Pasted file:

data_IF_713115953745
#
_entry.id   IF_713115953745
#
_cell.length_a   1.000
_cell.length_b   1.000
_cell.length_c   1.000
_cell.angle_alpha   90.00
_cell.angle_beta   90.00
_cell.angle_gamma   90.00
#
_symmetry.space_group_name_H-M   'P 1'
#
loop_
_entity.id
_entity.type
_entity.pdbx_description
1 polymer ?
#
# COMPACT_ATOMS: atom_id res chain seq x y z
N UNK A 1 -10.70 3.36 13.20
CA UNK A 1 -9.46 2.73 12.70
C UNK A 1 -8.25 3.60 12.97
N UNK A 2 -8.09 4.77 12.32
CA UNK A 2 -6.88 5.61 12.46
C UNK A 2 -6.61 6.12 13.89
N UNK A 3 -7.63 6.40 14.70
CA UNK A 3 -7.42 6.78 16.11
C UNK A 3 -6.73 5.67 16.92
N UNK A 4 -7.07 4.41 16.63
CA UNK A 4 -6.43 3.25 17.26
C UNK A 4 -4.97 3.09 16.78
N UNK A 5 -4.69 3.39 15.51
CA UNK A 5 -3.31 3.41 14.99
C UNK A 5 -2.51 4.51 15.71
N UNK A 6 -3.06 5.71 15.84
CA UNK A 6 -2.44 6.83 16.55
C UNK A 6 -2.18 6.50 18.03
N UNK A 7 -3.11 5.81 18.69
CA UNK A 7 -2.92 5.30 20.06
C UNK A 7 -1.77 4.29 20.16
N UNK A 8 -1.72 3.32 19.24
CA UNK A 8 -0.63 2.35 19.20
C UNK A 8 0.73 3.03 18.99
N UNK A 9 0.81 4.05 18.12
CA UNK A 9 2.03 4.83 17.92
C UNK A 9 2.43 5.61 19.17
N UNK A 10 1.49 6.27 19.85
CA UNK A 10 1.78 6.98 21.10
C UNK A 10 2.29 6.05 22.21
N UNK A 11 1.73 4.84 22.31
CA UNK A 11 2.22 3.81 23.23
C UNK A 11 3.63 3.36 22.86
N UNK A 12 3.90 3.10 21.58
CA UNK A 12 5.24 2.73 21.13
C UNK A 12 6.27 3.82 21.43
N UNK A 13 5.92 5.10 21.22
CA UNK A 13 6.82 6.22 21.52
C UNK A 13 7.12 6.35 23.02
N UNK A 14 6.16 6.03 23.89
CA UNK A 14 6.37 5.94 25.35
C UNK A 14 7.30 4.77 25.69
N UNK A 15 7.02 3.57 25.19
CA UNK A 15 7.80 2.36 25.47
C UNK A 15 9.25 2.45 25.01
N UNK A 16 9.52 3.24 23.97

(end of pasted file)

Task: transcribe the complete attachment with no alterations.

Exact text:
data_IF_713115953745
#
_entry.id   IF_713115953745
#
_cell.length_a   1.000
_cell.length_b   1.000
_cell.length_c   1.000
_cell.angle_alpha   90.00
_cell.angle_beta   90.00
_cell.angle_gamma   90.00
#
_symmetry.space_group_name_H-M   'P 1'
#
loop_
_entity.id
_entity.type
_entity.pdbx_description
1 polymer ?
#
# COMPACT_ATOMS: atom_id res chain seq x y z
N UNK A 1 -10.70 3.36 13.20
CA UNK A 1 -9.46 2.73 12.70
C UNK A 1 -8.25 3.60 12.97
N UNK A 2 -8.09 4.77 12.32
CA UNK A 2 -6.88 5.61 12.46
C UNK A 2 -6.61 6.12 13.89
N UNK A 3 -7.63 6.40 14.70
CA UNK A 3 -7.42 6.78 16.11
C UNK A 3 -6.73 5.67 16.92
N UNK A 4 -7.07 4.41 16.63
CA UNK A 4 -6.43 3.25 17.26
C UNK A 4 -4.97 3.09 16.78
N UNK A 5 -4.69 3.39 15.51
CA UNK A 5 -3.31 3.41 14.99
C UNK A 5 -2.51 4.51 15.71
N UNK A 6 -3.06 5.71 15.84
CA UNK A 6 -2.44 6.83 16.55
C UNK A 6 -2.18 6.50 18.03
N UNK A 7 -3.11 5.81 18.69
CA UNK A 7 -2.92 5.30 20.06
C UNK A 7 -1.77 4.29 20.16
N UNK A 8 -1.72 3.32 19.24
CA UNK A 8 -0.63 2.35 19.20
C UNK A 8 0.73 3.03 18.99
N UNK A 9 0.81 4.05 18.12
CA UNK A 9 2.03 4.83 17.92
C UNK A 9 2.43 5.61 19.17
N UNK A 10 1.49 6.27 19.85
CA UNK A 10 1.78 6.98 21.10
C UNK A 10 2.29 6.05 22.21
N UNK A 11 1.73 4.84 22.31
CA UNK A 11 2.22 3.81 23.23
C UNK A 11 3.63 3.36 22.86
N UNK A 12 3.90 3.10 21.58
CA UNK A 12 5.24 2.73 21.13
C UNK A 12 6.27 3.82 21.43
N UNK A 13 5.92 5.10 21.22
CA UNK A 13 6.82 6.22 21.52
C UNK A 13 7.12 6.35 23.02
N UNK A 14 6.16 6.03 23.89
CA UNK A 14 6.37 5.94 25.35
C UNK A 14 7.30 4.77 25.69
N UNK A 15 7.02 3.57 25.19
CA UNK A 15 7.80 2.36 25.47
C UNK A 15 9.25 2.45 25.01
N UNK A 16 9.52 3.24 23.97